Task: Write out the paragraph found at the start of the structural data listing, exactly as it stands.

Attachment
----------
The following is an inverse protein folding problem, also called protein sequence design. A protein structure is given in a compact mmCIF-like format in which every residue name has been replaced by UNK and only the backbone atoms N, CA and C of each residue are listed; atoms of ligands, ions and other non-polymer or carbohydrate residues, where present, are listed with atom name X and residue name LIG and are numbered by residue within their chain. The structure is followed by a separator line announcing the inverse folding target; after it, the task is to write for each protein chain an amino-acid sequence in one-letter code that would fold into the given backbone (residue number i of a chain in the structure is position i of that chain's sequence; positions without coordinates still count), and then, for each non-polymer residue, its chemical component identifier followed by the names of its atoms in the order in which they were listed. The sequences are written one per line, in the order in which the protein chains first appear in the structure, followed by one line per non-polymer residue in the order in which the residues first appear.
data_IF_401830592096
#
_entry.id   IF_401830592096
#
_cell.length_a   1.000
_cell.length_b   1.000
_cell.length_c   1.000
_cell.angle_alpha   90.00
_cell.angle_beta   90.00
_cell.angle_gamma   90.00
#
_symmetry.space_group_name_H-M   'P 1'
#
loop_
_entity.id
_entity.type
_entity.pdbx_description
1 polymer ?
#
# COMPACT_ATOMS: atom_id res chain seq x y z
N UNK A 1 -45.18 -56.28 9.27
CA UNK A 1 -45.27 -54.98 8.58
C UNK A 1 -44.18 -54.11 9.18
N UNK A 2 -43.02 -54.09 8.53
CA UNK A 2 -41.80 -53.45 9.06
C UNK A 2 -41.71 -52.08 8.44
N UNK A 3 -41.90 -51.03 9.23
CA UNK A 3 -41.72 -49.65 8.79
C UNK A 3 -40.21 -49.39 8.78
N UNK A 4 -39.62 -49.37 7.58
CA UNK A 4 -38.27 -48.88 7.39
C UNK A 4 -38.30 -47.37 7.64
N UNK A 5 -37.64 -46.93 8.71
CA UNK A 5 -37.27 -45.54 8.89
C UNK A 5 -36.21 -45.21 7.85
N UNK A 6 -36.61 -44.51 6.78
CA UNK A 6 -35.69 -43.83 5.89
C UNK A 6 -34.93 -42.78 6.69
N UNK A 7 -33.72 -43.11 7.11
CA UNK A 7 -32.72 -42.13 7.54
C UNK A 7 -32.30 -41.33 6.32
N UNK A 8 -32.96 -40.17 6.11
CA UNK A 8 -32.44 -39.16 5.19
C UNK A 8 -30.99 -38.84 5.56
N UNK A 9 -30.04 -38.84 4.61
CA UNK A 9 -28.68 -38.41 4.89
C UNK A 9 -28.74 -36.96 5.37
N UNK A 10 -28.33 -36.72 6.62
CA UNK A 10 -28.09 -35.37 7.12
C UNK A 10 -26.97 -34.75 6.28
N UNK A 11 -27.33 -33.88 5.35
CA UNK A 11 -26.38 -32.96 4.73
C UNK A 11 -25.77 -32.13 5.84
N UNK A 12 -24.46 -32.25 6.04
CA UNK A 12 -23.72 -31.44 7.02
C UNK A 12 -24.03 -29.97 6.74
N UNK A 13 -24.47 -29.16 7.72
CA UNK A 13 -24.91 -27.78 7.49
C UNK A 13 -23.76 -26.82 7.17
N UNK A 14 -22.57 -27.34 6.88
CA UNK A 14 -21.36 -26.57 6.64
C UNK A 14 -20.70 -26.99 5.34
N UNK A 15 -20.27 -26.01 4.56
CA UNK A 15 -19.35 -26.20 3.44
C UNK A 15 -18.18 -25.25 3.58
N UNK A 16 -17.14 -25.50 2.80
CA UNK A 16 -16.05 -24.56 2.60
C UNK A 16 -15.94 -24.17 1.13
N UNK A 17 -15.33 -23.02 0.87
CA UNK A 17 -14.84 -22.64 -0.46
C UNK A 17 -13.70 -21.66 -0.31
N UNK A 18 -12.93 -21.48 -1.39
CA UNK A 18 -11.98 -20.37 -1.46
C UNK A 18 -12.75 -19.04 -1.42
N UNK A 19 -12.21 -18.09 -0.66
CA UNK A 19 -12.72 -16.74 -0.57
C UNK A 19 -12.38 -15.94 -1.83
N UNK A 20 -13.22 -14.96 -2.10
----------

The following is an inverse protein folding problem, also called protein sequence design. A protein structure is given in a compact mmCIF-like format in which every residue name has been replaced by UNK and only the backbone atoms N, CA and C of each residue are listed; atoms of ligands, ions and other non-polymer or carbohydrate residues, where present, are listed with atom name X and residue name LIG and are numbered by residue within their chain. The structure is followed by a separator line announcing the inverse folding target; after it, the task is to write for each protein chain an amino-acid sequence in one-letter code that would fold into the given backbone (residue number i of a chain in the structure is position i of that chain's sequence; positions without coordinates still count), and then, for each non-polymer residue, its chemical component identifier followed by the names of its atoms in the order in which they were listed. The sequences are written one per line, in the order in which the protein chains first appear in the structure, followed by one line per non-polymer residue in the order in which the residues first appear.